When you get into religious discussions, it’s always safest to tread carefully. And, let’s face it, Linux is a religion of sorts. So when I received The Business and Economics of Linux and Open Source, by Linux evangelist Martin Fink, I opened it with some trepidation.
Not only is
Fink the vice-president and chief technology officer for Hewlett Packard’s Business Critical Systems Global Business Unit, responsible for HP’s enterprise Linux development, he is vice-president of the board of directors of the Open Source Development Lab.
With those credentials, I expected, shall we say, some bias.
I was pleasantly surprised.
Yes, Fink is definitely pro-open source. Yes, this book waves the flag for the open source movement, and for Linux. But it does so in a reasoned and businesslike way, laying out the pros and cons, and not trying to say that Linux and open source are the solutions to every problem.
The first few chapters provide an overview of Linux and the open source movement. They provide some basic terminology (though the book is written for business people, so jargon is kept to a minimum), pros and cons of Linux deployment in business, a description of the Linux kernel, and a discussion of the licensing structure it lives under. There’s also a discussion of the many organizations and communities supporting open source.
The next section goes into building Linux distributions (a distribution is a customized version of the operating system), standards, the costs of Linux and open source, and their deployment and support. Chapter 11 will be close to most development managers’ hearts — it’s called “Business Models — Making Money,” and describes various ways to use open source to generate revenue.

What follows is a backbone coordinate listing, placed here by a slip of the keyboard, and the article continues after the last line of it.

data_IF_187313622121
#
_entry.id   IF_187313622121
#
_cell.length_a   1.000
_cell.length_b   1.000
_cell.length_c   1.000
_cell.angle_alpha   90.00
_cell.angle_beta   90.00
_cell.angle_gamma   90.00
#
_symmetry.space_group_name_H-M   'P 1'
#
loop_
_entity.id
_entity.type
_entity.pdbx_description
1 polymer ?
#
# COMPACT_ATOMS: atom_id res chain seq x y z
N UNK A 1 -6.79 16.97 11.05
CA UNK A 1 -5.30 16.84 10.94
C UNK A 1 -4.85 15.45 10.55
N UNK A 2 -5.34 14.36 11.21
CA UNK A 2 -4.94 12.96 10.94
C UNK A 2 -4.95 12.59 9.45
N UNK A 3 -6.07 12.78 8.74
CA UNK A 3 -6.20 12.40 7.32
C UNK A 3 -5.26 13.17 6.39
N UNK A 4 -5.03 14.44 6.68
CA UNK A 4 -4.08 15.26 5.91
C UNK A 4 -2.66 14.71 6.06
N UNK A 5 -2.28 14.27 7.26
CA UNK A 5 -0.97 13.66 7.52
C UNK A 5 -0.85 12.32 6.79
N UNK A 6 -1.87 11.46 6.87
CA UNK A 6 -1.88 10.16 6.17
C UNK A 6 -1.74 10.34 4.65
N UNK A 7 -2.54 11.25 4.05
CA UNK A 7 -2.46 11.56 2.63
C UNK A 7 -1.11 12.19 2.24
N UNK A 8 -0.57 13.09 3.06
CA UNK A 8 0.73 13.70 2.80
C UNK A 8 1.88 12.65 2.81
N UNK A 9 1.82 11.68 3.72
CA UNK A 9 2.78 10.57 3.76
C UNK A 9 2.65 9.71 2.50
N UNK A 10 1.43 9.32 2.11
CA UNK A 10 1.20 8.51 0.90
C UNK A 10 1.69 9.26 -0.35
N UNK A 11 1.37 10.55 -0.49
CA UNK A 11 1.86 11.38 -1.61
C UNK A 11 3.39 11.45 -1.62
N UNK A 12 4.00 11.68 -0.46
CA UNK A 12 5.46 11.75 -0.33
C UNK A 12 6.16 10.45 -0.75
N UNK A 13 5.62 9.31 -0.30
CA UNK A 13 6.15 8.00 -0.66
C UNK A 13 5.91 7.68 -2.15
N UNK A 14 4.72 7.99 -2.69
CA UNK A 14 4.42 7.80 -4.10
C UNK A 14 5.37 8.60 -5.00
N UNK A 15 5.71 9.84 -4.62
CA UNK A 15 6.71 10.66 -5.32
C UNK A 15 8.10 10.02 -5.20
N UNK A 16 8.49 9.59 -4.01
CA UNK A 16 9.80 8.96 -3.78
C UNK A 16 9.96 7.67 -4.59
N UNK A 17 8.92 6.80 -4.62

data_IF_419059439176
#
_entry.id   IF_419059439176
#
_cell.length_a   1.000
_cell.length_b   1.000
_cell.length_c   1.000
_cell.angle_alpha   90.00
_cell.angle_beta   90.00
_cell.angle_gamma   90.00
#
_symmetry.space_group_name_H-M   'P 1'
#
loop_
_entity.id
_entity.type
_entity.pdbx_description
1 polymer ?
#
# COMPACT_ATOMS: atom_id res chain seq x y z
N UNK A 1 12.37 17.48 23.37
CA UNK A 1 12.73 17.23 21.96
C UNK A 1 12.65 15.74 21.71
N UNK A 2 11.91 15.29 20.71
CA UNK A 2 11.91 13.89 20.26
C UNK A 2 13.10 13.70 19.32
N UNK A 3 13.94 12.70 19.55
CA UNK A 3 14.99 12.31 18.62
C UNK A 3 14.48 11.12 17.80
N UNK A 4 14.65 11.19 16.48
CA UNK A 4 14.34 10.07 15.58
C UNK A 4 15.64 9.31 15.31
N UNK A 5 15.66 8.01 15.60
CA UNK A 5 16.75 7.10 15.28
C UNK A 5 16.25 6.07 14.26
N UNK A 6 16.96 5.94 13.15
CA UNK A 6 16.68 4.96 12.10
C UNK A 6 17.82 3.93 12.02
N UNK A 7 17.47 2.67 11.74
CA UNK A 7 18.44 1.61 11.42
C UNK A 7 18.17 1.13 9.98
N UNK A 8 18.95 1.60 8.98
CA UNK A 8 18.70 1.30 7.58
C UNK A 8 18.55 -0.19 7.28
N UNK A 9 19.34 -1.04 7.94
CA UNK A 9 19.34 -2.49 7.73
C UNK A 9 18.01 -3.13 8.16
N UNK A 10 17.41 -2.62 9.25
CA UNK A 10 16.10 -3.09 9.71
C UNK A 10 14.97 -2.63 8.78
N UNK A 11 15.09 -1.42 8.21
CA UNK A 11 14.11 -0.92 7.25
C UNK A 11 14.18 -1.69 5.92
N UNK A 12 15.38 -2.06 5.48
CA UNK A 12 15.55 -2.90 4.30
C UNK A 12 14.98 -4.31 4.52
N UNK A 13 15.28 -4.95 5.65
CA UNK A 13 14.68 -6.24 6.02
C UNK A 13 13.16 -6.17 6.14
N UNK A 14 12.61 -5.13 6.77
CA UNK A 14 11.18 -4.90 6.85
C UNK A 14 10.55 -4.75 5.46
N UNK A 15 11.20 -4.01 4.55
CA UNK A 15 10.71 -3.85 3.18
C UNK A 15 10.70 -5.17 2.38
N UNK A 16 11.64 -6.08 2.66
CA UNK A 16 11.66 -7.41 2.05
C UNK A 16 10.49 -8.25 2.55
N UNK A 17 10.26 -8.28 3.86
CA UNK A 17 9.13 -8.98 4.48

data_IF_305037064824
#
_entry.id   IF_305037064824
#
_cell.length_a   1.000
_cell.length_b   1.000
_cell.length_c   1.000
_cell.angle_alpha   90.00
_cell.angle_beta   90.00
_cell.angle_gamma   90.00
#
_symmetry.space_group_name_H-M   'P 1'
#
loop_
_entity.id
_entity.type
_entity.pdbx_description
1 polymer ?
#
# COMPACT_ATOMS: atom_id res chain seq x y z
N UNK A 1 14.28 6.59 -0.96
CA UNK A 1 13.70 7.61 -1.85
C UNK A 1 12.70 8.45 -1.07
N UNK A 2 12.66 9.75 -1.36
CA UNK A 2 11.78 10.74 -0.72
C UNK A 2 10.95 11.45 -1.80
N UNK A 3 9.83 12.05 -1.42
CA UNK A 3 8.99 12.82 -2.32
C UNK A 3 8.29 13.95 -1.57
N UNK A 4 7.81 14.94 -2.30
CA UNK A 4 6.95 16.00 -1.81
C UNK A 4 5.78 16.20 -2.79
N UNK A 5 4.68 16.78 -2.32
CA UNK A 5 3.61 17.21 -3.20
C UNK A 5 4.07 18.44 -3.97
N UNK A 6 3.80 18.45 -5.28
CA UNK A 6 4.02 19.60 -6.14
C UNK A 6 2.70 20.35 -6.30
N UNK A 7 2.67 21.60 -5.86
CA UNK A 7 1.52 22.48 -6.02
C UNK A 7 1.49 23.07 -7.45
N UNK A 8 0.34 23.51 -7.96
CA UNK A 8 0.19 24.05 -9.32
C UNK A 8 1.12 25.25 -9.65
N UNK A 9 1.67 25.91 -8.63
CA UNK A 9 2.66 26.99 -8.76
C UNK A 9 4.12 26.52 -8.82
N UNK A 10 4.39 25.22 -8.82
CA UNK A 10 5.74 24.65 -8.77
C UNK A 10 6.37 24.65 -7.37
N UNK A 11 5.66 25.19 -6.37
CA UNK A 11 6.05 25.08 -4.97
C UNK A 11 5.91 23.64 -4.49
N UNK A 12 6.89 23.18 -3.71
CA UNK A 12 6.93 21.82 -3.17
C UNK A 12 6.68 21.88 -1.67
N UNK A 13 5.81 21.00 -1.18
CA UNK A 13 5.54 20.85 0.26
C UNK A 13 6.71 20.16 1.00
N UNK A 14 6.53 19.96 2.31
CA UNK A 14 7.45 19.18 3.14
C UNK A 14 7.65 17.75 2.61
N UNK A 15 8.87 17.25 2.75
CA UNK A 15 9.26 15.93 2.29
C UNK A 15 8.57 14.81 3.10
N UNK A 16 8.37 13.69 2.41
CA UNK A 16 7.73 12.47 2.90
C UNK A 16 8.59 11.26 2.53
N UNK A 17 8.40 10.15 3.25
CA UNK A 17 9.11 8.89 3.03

The final section contains the mouthful that may be hardest to chew for businesses: how to take the open source development and deployment model and adapt it to a business environment. There’s even a chapter on the human resources considerations, such as copyright ownership and interaction with the greater open source community.
Market dynamics and the commoditization of software get a chapter of their own, where Fink talks about product lifecycles, and the differences between proprietary and open source software. The key to benefiting from open source, he says, is to understand how to take advantage of the open source community rather than to attack it. He draws parallels between the open source world and the pharmaceutical industry, with its proprietary and generic products, and condemns the tactics of some companies that indulge in what he refers to as “aggressive patent enforcement.”
He briefly slips out of objective mode when he points out that any attempt to compete with the open source movement is “usually a knee-jerk reaction that will go away with time” because, he says, “Competing against a community of first-rate developers